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Suing a school due to kid being bullied

Belle Vernon, PA |
Filed under: Education law

my daughter who would have grad. this year had to drop out do to a kid bulling her and kids making fun of her.....she has been home schooled since this has happened..... whitch she still has not finished because she is 19 nw and out on her own but had the kids not have done this she would have finished school we have a no bulling at our schools and the school let it happen anyway she told all people that it wuz happen and they did nothing to help her

Attorney Answers 2


The facts that you give are insufficient to give you a guide on how to proceed. If your daughter had an IEP or a 504 Plan, the actions required by her school are different than if she was not so classified. If she had an IEP or a 504 Plan, then the School District owes her an education free of discrimination due to her disability and free of issues that affect her ability to access her education. If she did not have either, then the legal actions required of the District is far more lax and more difficult to enforce.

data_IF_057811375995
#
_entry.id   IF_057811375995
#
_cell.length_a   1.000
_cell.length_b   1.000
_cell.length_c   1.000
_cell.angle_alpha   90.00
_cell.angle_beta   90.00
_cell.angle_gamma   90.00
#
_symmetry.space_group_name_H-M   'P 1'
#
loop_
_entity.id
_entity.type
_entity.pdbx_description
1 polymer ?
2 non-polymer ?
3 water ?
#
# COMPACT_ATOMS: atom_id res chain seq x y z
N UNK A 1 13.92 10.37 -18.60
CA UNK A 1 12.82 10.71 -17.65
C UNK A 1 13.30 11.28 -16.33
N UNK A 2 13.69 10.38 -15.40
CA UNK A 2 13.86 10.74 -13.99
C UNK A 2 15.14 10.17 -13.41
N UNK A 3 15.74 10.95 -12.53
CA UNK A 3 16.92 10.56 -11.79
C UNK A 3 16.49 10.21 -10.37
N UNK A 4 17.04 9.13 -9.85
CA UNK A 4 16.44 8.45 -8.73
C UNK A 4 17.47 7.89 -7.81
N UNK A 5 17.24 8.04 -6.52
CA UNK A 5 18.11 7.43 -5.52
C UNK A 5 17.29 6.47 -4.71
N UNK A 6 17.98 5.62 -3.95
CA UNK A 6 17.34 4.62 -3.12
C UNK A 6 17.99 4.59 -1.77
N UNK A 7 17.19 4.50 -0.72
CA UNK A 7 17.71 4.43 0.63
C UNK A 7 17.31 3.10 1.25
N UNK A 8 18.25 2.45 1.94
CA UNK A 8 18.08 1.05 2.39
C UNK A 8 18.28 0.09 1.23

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I'm sorry to hear that this happend to your daughter. Bullying issues are difficult to deal with, but school districts do have an oligation to address bullying when it is brought to their attention. You should know that, under Pennslvania law, your daughter has a right to a free public educaion through age 21 or graduation. You might consider enrolling her in a cyber charter school to help her finish her high school education. Charter schools are publicly funded and are also tuition free. If your daughter had an IEP or a Section 504 plan to address a disability, or if she should have had one but the issues were missed by the school district, there may be ohter legal options. Any disability-related claim is limited by a two year satute of limitations. One option is to discuss your daughter's situation with an educational consultant, or with a lawyer familiar with educaion law. Another is to contact the high school and ask to set up an appoinment with a counselor. There are also parent groups with an internet presence, such a Parents Involved Network, that you may find helpful.

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